BBC HomeExplore the BBC

30 July 2014
Accessibility help
Text only
Press Office
Search the BBC and Web
Search BBC Press Office

BBC Homepage

Contact Us

Like this page?
Send it to a friend!

 

Speeches

Lesley Douglas

Head of Programmes for Radio 2


Speech given to the Music Radio Conference


9 April 2003
Printable version

Press release

 

Not checked against delivery


Video


Those people were talking about the passion we all feel for music. And that is what is at the heart of what I want to talk to you about today.


It was some six years ago that Jim Moir spoke at this conference and outlined the need for the music industry to support the development of Radio 2.


At that point we hadn't gone through the process of evolution that is now so well charted – we were at the very start of the process, taking the first small steps on a much longer journey.


Happily, you, the record industry listened, reacted and worked with us to provide a platform for new work. It was destined to become a close and productive relationship where our message was understood.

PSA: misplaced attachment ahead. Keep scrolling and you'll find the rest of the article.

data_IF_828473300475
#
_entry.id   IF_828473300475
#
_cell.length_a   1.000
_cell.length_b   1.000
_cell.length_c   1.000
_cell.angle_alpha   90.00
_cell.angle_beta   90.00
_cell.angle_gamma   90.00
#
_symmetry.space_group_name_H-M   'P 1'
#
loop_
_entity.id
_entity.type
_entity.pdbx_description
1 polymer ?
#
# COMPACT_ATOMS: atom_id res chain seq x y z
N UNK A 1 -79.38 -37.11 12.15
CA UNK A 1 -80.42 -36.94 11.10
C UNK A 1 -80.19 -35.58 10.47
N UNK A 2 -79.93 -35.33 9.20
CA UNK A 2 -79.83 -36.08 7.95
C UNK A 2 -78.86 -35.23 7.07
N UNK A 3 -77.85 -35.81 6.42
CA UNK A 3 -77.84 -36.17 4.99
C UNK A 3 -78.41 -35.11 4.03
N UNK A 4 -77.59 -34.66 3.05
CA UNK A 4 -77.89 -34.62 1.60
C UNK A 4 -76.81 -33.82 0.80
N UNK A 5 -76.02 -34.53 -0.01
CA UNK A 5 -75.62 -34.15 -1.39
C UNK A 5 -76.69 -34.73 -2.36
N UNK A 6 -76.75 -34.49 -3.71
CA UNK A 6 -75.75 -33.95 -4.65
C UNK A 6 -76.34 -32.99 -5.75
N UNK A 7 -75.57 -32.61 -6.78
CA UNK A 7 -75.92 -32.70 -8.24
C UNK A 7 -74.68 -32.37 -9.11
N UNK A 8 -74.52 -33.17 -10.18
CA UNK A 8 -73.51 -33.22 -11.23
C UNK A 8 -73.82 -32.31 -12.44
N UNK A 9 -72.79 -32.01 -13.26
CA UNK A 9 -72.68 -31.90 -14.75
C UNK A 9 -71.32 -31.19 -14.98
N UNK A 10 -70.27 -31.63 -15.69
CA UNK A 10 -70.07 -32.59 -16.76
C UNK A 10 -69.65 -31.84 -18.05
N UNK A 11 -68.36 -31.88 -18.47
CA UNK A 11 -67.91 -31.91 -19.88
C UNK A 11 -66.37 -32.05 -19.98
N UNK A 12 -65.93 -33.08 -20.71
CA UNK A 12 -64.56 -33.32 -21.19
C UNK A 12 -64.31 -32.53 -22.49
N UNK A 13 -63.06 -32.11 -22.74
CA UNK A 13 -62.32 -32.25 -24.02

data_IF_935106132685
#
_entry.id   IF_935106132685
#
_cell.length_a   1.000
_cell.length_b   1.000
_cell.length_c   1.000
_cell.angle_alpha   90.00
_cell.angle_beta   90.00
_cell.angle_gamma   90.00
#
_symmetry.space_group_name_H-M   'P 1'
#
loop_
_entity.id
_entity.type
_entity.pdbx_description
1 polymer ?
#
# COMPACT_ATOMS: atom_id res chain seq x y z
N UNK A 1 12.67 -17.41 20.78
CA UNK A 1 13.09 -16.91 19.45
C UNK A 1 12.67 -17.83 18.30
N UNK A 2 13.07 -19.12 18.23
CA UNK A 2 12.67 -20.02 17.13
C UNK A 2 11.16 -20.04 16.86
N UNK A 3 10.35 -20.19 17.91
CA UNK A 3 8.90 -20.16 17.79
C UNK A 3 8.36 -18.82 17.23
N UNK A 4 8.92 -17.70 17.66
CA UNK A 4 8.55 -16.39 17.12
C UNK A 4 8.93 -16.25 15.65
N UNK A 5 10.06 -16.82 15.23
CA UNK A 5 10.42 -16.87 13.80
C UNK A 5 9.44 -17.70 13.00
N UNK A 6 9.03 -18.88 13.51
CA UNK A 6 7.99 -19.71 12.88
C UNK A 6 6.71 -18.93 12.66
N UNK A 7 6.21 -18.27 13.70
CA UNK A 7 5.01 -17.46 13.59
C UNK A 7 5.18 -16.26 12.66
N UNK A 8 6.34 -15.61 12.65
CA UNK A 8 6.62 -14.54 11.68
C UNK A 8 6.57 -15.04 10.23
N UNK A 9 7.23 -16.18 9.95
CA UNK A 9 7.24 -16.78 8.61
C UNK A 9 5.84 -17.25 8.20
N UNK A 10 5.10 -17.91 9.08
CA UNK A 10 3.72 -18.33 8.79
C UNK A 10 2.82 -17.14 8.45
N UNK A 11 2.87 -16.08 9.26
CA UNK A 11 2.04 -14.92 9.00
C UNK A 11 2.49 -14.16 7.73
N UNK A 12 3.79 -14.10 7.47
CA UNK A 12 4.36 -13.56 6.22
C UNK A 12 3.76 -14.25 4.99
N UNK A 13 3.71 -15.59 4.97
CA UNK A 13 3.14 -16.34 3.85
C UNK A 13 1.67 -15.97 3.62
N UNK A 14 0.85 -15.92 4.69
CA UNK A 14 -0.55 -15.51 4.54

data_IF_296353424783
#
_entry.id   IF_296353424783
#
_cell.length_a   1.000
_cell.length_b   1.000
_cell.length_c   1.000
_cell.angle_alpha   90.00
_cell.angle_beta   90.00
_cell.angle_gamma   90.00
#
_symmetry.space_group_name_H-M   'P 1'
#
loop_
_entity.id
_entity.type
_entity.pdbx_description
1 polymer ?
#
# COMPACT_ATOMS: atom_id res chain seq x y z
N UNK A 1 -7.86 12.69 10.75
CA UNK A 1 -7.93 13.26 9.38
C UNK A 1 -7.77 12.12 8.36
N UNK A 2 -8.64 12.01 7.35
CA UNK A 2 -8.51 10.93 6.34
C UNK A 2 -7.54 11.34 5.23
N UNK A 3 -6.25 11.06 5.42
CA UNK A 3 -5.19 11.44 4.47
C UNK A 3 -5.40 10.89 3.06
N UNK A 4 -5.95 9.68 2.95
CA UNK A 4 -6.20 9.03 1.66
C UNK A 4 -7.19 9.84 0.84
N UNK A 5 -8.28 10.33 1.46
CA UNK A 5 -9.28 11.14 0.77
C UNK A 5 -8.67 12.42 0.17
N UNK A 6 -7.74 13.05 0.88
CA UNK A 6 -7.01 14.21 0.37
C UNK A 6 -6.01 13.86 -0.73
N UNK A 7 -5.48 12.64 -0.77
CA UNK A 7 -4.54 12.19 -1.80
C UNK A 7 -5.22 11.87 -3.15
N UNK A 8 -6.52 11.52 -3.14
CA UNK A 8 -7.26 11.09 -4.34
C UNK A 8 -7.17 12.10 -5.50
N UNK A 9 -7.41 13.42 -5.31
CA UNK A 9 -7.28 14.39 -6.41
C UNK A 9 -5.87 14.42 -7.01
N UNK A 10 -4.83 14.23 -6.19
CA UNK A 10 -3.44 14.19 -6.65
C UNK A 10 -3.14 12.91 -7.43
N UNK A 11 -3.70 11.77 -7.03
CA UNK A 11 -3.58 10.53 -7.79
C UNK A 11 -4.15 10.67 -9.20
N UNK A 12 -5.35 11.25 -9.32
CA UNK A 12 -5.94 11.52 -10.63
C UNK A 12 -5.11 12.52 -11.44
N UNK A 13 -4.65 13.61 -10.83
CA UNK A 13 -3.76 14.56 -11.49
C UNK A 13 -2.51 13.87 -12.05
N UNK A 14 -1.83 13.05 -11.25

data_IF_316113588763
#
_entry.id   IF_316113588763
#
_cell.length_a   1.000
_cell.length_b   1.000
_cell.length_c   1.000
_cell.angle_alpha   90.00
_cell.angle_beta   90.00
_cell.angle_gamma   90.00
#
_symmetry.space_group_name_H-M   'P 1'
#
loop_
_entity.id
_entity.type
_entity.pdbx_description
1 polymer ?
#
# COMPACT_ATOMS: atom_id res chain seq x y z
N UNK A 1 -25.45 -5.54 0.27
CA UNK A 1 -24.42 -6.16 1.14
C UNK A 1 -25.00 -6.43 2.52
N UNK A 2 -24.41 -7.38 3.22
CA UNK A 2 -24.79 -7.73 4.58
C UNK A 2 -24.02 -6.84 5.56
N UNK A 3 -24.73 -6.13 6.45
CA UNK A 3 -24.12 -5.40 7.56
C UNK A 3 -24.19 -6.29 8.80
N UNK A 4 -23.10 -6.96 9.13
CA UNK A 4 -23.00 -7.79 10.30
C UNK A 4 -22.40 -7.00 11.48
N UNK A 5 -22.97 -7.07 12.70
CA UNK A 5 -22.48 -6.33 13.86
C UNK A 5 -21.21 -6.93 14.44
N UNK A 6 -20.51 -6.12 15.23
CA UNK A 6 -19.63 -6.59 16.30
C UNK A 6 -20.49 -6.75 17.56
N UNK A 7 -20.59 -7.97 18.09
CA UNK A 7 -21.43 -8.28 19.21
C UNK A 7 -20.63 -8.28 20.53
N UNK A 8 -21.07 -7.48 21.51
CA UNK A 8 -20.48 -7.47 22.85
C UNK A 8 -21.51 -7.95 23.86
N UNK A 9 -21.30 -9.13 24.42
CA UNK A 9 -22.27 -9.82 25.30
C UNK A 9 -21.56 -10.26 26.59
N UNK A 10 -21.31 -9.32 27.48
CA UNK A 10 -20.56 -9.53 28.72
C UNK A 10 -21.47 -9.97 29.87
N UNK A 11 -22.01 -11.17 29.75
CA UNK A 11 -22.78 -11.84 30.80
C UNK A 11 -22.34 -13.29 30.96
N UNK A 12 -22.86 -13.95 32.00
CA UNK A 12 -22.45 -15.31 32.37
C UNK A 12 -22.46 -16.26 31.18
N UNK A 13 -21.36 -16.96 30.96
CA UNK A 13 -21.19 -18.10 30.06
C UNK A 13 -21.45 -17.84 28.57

And I am delighted to have been asked to speak to you today at a time when the radio and music industries are at a real crossroads, where the impact of ownership rules and regulation are the subject of much speculation in the radio world, and where technology is posing new questions for both the music and radio industries.


Where the viability of the singles market is the subject of ongoing debate and argument, and where America looms large both in terms of the need for success in that great market by British artists and where American media organisations stand poised to intervene in domestic commercial radio.